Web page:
Finally, the Court asserts that the Wetterling Act is reasonable because it “took state interests into account by, for the most part, requiring released federal offenders to register in accordance with state law,” and its requirements are “reasonably narrow and precise.” Ante, at 10. But the degree to which the Wetterling Act or SORNA accommodates State interests and intrudes on the lives of individuals subject to registration is irrelevant because the Supremacy Clause makes federal law supreme. See Art. VI, cl. 2. “As long as it is acting within the powers granted it under the Constitution, Congress may impose its will on the States.” Gregory v. Ashcroft, 501 U. S. 452, 460 (1991) . The fact that the Wetterling Act and SORNA may be “narrow” and “[take] state interests into account,” ante, at 10, is “not a matter of constitutional necessity, but an act of legislative grace.” Comstock, 560 U. S., at 178 (Thomas, J., dissenting). These factors have no place in deciding whether a law “Execut[es]” an enumerated power.
The Court not only ignores the limitations on Congress’ power set forth in the Constitution, but it also ignores the limits that it marked just three years ago in Comstock. In that case, this Court held that Congress has power under the Necessary and Proper Clause to enact 18 U. S. C. §4248, which authorizes the Federal Government to civilly commit “sexually dangerous persons” beyond the date it lawfully could hold them on a charge or conviction for a federal crime. Comstock, 560 U. S., at 142. The Court rebuffed the assertion that it was conferring a general police power on Congress by asserting that §4248 was “limited to individuals already ‘in the custody of the’ Federal Government.” Id., at 148. The Solicitor General even conceded at oral argument that “the Federal Government would not have . . . the power to commit a person who . . . has been released from prison and whose period of supervised release is also completed” because “at that point the State police power over a person has been fully reestablished.” Tr. of Oral Arg. in United States v. Comstock O. T. 2009, No. 08–1224, p. 9. The Court and the Government today abandon even that meager restriction, which itself lies far beyond the constitutional limits. Kebodeaux was no longer in federal custody when Congress enacted SORNA, yet the Court disregards the fact that, even under Comstock, release from prison and supervised release terminates any hold the Federal Government might otherwise have and “fully reestablishe[d]” the State’s police power over that individual.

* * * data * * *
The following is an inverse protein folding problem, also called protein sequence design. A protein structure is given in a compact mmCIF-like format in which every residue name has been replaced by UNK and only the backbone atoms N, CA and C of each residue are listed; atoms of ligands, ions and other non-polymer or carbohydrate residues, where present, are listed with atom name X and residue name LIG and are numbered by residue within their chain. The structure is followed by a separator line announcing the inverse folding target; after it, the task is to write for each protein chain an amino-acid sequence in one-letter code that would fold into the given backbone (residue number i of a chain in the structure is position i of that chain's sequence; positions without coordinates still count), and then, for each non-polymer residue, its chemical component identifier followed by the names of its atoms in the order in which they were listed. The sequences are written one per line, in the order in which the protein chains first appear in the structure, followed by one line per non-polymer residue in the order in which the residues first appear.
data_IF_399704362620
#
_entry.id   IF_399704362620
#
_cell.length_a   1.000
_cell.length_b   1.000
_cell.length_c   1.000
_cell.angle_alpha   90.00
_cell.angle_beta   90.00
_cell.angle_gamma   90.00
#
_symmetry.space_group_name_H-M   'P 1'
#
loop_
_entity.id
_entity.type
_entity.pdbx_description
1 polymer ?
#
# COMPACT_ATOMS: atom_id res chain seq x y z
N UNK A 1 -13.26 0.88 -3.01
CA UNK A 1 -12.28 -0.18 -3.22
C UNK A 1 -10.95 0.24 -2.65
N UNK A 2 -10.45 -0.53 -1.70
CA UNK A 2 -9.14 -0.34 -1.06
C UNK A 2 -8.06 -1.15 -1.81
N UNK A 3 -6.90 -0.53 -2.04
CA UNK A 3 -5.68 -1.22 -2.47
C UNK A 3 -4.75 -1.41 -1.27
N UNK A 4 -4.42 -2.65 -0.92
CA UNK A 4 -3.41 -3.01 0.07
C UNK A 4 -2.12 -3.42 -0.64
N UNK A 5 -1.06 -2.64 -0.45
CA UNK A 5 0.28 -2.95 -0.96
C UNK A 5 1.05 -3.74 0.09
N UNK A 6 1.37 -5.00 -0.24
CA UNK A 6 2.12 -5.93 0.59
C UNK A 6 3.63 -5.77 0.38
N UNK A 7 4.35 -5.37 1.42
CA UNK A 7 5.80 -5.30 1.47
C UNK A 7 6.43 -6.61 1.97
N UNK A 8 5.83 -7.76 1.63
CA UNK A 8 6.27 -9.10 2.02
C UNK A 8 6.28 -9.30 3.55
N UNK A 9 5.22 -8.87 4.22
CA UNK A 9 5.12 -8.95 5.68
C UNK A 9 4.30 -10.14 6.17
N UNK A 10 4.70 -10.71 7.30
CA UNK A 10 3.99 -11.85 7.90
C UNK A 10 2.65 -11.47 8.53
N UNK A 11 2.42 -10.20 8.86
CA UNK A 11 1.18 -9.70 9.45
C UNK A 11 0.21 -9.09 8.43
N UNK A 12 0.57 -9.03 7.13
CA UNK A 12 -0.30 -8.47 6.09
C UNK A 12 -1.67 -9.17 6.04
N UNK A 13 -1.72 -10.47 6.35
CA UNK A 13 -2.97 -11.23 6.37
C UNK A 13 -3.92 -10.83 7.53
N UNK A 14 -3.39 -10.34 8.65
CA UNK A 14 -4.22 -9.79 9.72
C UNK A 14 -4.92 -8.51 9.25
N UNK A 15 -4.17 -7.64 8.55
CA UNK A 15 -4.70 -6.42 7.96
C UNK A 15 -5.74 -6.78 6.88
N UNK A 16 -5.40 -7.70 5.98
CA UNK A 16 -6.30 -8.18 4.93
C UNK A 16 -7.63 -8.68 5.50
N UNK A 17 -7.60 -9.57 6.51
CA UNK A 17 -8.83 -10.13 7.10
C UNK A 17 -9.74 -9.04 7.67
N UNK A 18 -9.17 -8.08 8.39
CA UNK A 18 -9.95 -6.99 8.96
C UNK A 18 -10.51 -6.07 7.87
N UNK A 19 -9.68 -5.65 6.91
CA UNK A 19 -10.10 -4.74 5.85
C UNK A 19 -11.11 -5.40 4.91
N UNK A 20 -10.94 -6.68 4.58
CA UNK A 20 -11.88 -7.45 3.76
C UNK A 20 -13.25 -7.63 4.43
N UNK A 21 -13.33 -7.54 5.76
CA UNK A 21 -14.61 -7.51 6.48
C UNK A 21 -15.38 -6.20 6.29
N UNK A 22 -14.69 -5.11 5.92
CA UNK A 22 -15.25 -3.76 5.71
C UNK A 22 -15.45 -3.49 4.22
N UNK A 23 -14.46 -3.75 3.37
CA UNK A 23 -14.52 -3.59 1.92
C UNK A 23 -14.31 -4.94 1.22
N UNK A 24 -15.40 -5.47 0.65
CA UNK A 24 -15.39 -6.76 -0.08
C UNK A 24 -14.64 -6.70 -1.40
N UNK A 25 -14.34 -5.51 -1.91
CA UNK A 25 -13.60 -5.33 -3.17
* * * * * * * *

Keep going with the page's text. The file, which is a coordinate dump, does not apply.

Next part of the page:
* * *
The Framers believed that the division of powers between the Federal Government and the States would protect individual liberty. See New York v. United States, 505 U. S. 144, 181 (1992) (“[T]he Constitution divides authority between federal and state governments for the protection of individuals. State sovereignty is not just an end in itself: ‘Rather, federalism secures to citizens the liberties that derive from the diffusion of sovereign power’ ” (quoting Coleman v. Thompson, 501 U. S. 722, 759 (1991) (Blackmun, J., dissenting)). The decision today upsets that careful balance. I respectfully dissent.